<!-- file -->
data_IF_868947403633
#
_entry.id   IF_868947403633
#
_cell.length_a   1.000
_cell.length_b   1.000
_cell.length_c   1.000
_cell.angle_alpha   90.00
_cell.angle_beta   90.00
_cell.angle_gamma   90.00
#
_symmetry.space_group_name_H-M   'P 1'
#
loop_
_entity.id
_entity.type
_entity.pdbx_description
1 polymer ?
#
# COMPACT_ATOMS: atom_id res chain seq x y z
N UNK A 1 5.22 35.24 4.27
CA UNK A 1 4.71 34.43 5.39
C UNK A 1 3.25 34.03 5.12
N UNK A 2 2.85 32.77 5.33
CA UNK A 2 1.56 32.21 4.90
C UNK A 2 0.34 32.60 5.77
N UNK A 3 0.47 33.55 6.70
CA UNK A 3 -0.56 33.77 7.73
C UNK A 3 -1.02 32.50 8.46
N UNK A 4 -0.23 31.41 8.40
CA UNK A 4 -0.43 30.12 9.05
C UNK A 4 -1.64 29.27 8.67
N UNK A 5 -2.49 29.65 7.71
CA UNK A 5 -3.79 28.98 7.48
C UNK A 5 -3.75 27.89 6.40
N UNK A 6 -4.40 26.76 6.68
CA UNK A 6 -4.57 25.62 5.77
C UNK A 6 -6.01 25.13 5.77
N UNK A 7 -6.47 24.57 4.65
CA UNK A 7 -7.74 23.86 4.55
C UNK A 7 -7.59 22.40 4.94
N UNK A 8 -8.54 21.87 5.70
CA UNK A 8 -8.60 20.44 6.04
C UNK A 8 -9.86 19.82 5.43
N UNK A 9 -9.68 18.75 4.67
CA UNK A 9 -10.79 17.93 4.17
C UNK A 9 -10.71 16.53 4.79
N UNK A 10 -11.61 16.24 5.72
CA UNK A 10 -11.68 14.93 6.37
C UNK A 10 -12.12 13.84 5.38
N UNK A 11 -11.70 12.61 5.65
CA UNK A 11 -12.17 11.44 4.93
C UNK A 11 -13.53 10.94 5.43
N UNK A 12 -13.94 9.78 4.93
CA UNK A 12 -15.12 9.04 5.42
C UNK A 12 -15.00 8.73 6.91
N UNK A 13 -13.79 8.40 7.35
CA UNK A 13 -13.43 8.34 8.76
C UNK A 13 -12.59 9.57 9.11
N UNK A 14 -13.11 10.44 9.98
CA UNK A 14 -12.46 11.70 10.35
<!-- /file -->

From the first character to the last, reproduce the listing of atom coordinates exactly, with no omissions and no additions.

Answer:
data_IF_868947403633
#
_entry.id   IF_868947403633
#
_cell.length_a   1.000
_cell.length_b   1.000
_cell.length_c   1.000
_cell.angle_alpha   90.00
_cell.angle_beta   90.00
_cell.angle_gamma   90.00
#
_symmetry.space_group_name_H-M   'P 1'
#
loop_
_entity.id
_entity.type
_entity.pdbx_description
1 polymer ?
#
# COMPACT_ATOMS: atom_id res chain seq x y z
N UNK A 1 5.22 35.24 4.27
CA UNK A 1 4.71 34.43 5.39
C UNK A 1 3.25 34.03 5.12
N UNK A 2 2.85 32.77 5.33
CA UNK A 2 1.56 32.21 4.90
C UNK A 2 0.34 32.60 5.77
N UNK A 3 0.47 33.55 6.70
CA UNK A 3 -0.56 33.77 7.73
C UNK A 3 -1.02 32.50 8.46
N UNK A 4 -0.23 31.41 8.40
CA UNK A 4 -0.43 30.12 9.05
C UNK A 4 -1.64 29.27 8.67
N UNK A 5 -2.49 29.65 7.71
CA UNK A 5 -3.79 28.98 7.48
C UNK A 5 -3.75 27.89 6.40
N UNK A 6 -4.40 26.76 6.68
CA UNK A 6 -4.57 25.62 5.77
C UNK A 6 -6.01 25.13 5.77
N UNK A 7 -6.47 24.57 4.65
CA UNK A 7 -7.74 23.86 4.55
C UNK A 7 -7.59 22.40 4.94
N UNK A 8 -8.54 21.87 5.70
CA UNK A 8 -8.60 20.44 6.04
C UNK A 8 -9.86 19.82 5.43
N UNK A 9 -9.68 18.75 4.67
CA UNK A 9 -10.79 17.93 4.17
C UNK A 9 -10.71 16.53 4.79
N UNK A 10 -11.61 16.24 5.72
CA UNK A 10 -11.68 14.93 6.37
C UNK A 10 -12.12 13.84 5.38
N UNK A 11 -11.70 12.61 5.65
CA UNK A 11 -12.17 11.44 4.93
C UNK A 11 -13.53 10.94 5.43
N UNK A 12 -13.94 9.78 4.93
CA UNK A 12 -15.12 9.04 5.42
C UNK A 12 -15.00 8.73 6.91
N UNK A 13 -13.79 8.40 7.35
CA UNK A 13 -13.43 8.34 8.76
C UNK A 13 -12.59 9.57 9.11
N UNK A 14 -13.11 10.44 9.98
CA UNK A 14 -12.46 11.70 10.35